The next day, we walked around town, I did a few more tastings, bought a few more bottles of wine--added to my free glass collection from the tastings--and then headed to the casino for the lunch buffet. I ended up winning a few more times and losing some but by the end of the day I left with $80 in my wallet so I didn't do so badly. I had a fantastic time, got several bottles of wine to add to my growing collection, bought some cheese and a few jars of olives. It was a great way to spend my birthday weekend and promises to be a good year.
This weekend P came down for a job interview tomorrow (Monday). He came up yesterday evening. It seems like we haven't lost three years. We are the same and it was great catching up with him. This morning we had breakfast at the Halfway House Cafe and then headed to Vasquez Rocks for a light hike.
In the middle of this week, Thursday, I will head to Hawaii for work and the opportunity to catch up with other friends and old haunts. I am going to stay at the Sand Villa which is the hotel next to P's old apartment. I look forward to starting out for a run around Diamond Head the way P, C, and I went. My friends will be with me on my run and I look forward to running with our ghosts of happy times.
I am optimistic that this year will be a good one, it is getting off to a good start which is a good sign.

Wednesday, October 8, 2008

China, Cannibals, and Stoned Savages

J. Maarten Troost, the author of the highly readable, laugh out loud book Sex Lives of Cannibals and the follow up companion Getting Stoned with Savages has recently released his new adventures in China called Lost on Planet China. I ask you how a book with a provocative title like Sex Lives of Cannibals not be good? Sex Lives is about Troost's years on a small island in the South Pacific. Anyone traveling and living in Eastern Europe, Asia and/or the Pacific will know that Troost has nailed all those little irky things that make life overseas an adventure. He talks about the time the island ran out of beer. I remember having orange juice my first week in Estonia only to find that it could be found no where in the capital city for the next two months. Then there was the three months in Slovakia that I had to wash my clothes in the bathtub because there were no laundromats in the country. McDonald's had made it the month before I arrived, yet you couldn't find a washing machine that didn't actually belong to you. You never know how long how long you can wear a pair of jeans until you have to do the "I Love Lucy Dance" in the bathtub. You know the episode where she was in the wine vat squashing grapes--I re-enacted this scene about once every two to three weeks in Bratislava. Yes, Mr. Troost knows his stuff.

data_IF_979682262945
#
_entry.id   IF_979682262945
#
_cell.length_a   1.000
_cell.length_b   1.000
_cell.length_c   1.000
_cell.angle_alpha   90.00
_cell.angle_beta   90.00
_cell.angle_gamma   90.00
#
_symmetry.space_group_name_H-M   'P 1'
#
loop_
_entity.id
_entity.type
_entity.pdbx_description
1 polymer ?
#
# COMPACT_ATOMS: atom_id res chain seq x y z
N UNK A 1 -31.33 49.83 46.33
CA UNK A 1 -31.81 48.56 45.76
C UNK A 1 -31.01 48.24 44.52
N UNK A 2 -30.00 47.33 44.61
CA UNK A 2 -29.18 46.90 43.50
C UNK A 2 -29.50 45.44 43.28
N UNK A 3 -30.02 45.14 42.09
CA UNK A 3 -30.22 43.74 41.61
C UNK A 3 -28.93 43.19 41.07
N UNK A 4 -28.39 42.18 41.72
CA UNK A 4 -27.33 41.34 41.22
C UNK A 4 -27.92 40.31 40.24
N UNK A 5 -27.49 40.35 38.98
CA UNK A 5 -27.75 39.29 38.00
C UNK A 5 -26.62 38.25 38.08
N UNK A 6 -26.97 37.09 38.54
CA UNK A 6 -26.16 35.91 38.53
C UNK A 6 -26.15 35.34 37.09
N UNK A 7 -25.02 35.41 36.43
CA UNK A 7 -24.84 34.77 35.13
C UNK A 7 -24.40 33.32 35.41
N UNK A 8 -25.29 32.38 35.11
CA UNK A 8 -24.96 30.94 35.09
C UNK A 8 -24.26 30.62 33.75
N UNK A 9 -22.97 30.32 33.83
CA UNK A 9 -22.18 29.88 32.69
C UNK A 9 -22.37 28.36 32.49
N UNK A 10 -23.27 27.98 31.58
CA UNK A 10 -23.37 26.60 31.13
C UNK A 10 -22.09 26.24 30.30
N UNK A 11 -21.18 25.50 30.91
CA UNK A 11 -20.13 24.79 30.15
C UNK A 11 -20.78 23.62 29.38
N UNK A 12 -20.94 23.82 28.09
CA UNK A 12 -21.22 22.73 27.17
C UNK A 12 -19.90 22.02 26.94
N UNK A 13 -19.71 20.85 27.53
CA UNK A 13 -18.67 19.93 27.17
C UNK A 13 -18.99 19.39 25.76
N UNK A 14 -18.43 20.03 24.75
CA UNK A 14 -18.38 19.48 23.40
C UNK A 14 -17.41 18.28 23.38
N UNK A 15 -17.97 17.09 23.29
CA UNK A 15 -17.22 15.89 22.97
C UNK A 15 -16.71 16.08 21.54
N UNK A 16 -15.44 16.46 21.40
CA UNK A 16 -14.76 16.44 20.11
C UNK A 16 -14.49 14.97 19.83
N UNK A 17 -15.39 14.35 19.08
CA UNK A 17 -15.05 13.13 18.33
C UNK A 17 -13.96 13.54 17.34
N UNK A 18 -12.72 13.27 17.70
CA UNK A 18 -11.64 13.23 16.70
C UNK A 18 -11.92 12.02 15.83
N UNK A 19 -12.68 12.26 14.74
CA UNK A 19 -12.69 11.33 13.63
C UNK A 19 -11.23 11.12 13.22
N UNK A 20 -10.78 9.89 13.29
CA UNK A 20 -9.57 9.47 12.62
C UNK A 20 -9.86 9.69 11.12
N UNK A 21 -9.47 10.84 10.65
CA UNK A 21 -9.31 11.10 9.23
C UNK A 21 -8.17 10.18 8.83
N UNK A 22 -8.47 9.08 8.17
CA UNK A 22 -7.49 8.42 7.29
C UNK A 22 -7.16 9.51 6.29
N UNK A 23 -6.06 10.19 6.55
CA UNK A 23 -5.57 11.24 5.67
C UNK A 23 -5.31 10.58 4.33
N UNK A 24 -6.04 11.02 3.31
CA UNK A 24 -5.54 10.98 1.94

I have just started Planet China. I was a bit nervous about picking it up. After all I was so extremely disappointed and outraged by Camilla's playboy son's Year of Eating Dangerously and his made up adventures in China--the worst book I have ever read! I haven't been to Kiribati, Vannatu, Fiji or any of the other places that Troost wrote about. Did I just like him because he writes about things that sound true but I have no directly knowledge of them? After all, I decided that Paul Theroux was a pompous ass after reading his Ride the Iron Rooster after I had just left China. I was worried my high esteem might slip down the drain along with the ripped pages of the book. Since the book belongs to the library, I would have some explaining to do.